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The problem with labels

Posted by rob333 (My Page) on
Thu, Oct 11, 12 at 9:11

The problem with labels is that they're labels. First, African-Americans were distinguished by calling them negroes. Then it was colored. Then it was black. Now it's African-American. After the semantics fight going on, I thought, why is it always changing? My realization is, because each time it's another way to single someone out. That's what wrong with labels. Why isn't he just the person with whom you work? Why is he the black Muslim with whom you work? Would you define someone as a white Chrisitian? Caucasians don't have this same issue. You'll notice that never changes. It's used interchangeably with white. If you don't make a distinction about his skin color or describe him with his skin color, why the next person? I think the world would be a better place if everyone took the race describers out of the conversations. One day a very long time ago, I noticed this issue when I decided I didn't want to say that black person over there. It is my opinion, racism still exists because the labels still exit. Even if one is trying to help an under-represented minority. The help seems to be hindering. It also seems time to stop using race labels all the way around. I found using describers I would use if they were white (tall, wearing a purple sweater, facing me, etc.) for every person helped me understand we're all equal in rights.

So why do you think labels still exist? Are they really necessary? Equality in rights are very important. People can be special without race being the defining factor. Don't you think? Should we rid the world of all delineations of race? Or would it show everyone that we're all equal in rights as I learned so long ago?


Follow-Up Postings:

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RE: The problem with labels

No I do not agree. People are proud of their heritage they honor the labels because of their heritage. Germans, Polish, Asian, Hispanic, African American etc. Each have different degree of skin color but it is heritage as the reason people prefer to be identified of that heritage.

Race, and nationality plays a big part of who you are. We cannot say everybody is a man or everybody is a woman. It fundamentally makes you who you are.

I would argue the difference should be embraced. Not hated or thought as less than. We do not have to love the difference but accept the difference. Everyone is human so as long as they are human they walk, talk, eat, want the best for their family.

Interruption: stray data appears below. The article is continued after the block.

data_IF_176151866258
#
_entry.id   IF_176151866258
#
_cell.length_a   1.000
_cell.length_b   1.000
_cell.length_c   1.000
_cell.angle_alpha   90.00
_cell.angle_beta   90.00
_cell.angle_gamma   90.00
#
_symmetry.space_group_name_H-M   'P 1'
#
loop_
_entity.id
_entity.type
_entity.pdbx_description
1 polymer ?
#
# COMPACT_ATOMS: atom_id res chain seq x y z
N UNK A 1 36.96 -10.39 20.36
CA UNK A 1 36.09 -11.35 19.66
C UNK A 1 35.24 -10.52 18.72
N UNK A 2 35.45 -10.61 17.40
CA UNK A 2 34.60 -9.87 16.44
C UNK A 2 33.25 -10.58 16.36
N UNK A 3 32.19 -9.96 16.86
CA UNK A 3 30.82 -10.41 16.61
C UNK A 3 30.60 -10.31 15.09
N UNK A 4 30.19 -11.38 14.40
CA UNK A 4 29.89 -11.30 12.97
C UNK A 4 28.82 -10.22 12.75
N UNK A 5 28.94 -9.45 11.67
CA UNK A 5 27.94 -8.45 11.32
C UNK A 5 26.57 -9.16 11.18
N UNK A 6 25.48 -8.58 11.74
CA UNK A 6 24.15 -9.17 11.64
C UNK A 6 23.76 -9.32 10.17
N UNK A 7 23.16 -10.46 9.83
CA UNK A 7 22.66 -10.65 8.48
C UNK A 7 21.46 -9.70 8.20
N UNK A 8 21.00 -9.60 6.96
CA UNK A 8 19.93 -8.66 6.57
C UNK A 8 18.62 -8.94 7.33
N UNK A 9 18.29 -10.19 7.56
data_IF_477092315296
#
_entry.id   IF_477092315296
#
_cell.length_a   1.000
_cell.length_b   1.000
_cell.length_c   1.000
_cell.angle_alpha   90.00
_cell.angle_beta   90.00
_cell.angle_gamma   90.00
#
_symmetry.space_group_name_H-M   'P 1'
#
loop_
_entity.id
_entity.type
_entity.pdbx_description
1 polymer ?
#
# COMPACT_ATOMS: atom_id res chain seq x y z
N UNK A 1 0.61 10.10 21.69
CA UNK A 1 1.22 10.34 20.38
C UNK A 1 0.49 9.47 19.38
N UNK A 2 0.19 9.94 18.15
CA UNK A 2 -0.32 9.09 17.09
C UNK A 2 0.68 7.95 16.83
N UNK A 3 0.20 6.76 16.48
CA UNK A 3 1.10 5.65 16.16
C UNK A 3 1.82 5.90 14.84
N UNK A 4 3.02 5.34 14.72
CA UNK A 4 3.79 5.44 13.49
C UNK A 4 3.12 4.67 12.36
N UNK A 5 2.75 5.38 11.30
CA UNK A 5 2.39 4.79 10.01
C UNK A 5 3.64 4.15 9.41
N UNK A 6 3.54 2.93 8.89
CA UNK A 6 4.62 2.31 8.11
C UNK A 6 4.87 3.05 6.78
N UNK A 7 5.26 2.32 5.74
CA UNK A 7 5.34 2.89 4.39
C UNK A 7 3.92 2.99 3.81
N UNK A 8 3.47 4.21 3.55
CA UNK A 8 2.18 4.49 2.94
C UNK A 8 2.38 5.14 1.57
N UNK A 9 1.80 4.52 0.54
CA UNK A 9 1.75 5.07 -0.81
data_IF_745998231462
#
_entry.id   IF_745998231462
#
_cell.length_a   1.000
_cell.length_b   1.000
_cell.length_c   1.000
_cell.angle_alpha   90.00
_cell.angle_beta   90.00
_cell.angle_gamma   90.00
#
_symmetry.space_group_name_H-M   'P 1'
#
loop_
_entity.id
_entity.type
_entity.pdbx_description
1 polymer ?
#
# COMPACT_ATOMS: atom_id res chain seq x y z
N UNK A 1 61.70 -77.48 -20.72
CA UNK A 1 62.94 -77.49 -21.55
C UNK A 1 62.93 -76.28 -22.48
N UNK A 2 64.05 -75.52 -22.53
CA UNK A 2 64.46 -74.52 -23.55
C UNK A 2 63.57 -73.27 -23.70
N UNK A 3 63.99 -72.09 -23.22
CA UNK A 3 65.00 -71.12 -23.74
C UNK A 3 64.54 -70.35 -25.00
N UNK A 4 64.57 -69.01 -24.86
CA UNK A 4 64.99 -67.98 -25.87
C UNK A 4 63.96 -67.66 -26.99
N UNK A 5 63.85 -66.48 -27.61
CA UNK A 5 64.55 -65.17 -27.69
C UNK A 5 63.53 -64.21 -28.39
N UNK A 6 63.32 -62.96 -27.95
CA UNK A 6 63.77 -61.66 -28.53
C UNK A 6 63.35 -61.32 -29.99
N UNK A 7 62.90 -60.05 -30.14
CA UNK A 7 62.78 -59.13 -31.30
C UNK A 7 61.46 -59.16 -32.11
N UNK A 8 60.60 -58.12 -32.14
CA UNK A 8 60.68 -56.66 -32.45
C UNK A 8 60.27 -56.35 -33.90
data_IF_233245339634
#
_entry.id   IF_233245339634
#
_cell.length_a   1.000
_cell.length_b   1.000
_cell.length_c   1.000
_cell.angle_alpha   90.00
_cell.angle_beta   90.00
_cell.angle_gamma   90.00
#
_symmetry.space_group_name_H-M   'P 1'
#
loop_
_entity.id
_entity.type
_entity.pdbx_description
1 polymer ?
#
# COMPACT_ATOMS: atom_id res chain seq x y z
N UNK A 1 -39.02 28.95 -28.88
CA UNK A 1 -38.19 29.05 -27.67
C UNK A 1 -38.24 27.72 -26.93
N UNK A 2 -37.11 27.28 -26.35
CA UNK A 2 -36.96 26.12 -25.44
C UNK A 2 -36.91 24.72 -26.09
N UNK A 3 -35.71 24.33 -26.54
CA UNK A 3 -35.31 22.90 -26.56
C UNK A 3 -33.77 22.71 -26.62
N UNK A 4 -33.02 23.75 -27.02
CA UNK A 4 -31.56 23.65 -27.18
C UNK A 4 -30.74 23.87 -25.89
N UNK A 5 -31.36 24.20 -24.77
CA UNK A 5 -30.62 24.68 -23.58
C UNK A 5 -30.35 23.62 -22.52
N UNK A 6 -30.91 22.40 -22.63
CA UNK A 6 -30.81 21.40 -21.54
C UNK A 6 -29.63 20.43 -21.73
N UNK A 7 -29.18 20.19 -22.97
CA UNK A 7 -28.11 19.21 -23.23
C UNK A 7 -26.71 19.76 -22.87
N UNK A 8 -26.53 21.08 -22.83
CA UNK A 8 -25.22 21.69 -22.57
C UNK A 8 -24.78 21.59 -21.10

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RE: The problem with labels

Rob, good points and for the most part, I do agree. This sure would be helpful for someone like me who seems to have a knack for inadvertantly choosing the wrong labels.

The exception to avoiding descriptive labels might be if there were a search for someone and the labels would eliminate looking for someone not fitting the description.

For example: A missing 26 year old female.....it would help to know her size,( weight & height) clothing, facial features and skin color. Then, the labels would be helpful.

Again, (without proof of the conversation ever taking place) let me reference my friend, Lillie.

While visiting together, I happened to comment that I didn't see her skin color anymore. She was a person to me..not a color. As good friends can speak openly to each other, and we do, she let me know that that really wasn't the thing to say. She said she understood what I meant, but she was Black and proud of it. "Black" may have been replaced by "African-American" but not in her world. She says she was not born in Africa and she is a Black American not an African American.

Some things change; and some don't.


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RE: The problem with labels

But how do you know what someone prefers Mar? Until you hear, do they have to be distinguished by an ancestral name? No one ever recognizes that I am an Irish-English-Cherokee (and whatever UNknown heritage I have, those are known) lady, for instance. Ok, the red hair gets recognized on St Paddy's day, but for the most part, no one knows I have Cherokee heritage. I don't disagree we should have pride and proclaim our own heritage, it's the distinguising someone else who hasn't said what they wish to be known as that I am talking about. Not that I disagree with you completely, just clarifying!

I realized you meant no harm on your thread mona. My adopted siblings are Asian (Filipino on their mother's side/Chinese on their father's). They don't take offense to Oriental any more than someone telling us we are from the Western world. They're just secure enough not to care, I think. But maybe that is not what all Asian's feel? Maybe it is anecdotal. Or maybe it's because they're not referred to in terms like Chicano/Latino/Hispanics (see how much that one has also changed?) are, for instance. It's the characterization that is different, possibly? I dunno. I only know Indians (who are, in fact, on the continent of Asia, but never known by Americans as Asian), Chinese, and Japanese folks, who are only called by their nationality. Far East has a mysterious allure to it these days, maybe we could change from Asian to Far-Easterner. Who knows what will be next???


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RE: The problem with labels

Within any community or society, there are generally accepted terms for the groups that make up the community. It falls to those outside the individual groups to use the accepted labels out of basic human respect, courtesy, allowing the various groups their dignity.